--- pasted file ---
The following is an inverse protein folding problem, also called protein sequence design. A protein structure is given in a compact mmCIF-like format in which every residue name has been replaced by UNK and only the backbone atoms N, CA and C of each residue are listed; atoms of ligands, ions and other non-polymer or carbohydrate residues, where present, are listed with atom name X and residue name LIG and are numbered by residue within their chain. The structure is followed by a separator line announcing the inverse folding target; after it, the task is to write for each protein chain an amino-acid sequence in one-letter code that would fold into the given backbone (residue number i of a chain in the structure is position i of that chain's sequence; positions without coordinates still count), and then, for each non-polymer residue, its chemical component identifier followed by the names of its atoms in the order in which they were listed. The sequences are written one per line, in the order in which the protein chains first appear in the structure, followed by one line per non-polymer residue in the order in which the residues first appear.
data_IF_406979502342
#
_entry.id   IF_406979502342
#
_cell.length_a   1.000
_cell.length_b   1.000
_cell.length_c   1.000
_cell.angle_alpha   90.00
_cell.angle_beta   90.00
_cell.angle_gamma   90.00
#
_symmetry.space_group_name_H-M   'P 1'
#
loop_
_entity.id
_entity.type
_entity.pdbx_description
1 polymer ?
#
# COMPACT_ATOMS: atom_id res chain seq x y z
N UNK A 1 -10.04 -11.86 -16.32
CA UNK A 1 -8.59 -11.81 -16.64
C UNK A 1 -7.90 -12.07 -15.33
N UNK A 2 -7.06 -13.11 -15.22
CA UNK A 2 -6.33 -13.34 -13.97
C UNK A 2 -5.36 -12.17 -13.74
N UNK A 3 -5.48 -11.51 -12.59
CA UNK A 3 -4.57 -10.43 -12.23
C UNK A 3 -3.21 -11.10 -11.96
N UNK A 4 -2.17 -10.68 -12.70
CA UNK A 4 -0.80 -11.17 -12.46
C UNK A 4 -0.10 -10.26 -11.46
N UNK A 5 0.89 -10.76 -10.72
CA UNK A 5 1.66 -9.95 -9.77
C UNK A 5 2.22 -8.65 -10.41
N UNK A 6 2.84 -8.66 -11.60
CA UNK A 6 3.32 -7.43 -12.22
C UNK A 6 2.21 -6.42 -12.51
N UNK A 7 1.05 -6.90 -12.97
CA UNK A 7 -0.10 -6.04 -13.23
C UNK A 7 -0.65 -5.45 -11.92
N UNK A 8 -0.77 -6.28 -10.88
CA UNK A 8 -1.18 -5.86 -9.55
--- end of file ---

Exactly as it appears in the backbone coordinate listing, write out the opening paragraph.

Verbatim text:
The following is an inverse protein folding problem, also called protein sequence design. A protein structure is given in a compact mmCIF-like format in which every residue name has been replaced by UNK and only the backbone atoms N, CA and C of each residue are listed; atoms of ligands, ions and other non-polymer or carbohydrate residues, where present, are listed with atom name X and residue name LIG and are numbered by residue within their chain. The structure is followed by a separator line announcing the inverse folding target; after it, the task is to write for each protein chain an amino-acid sequence in one-letter code that would fold into the given backbone (residue number i of a chain in the structure is position i of that chain's sequence; positions without coordinates still count), and then, for each non-polymer residue, its chemical component identifier followed by the names of its atoms in the order in which they were listed. The sequences are written one per line, in the order in which the protein chains first appear in the structure, followed by one line per non-polymer residue in the order in which the residues first appear.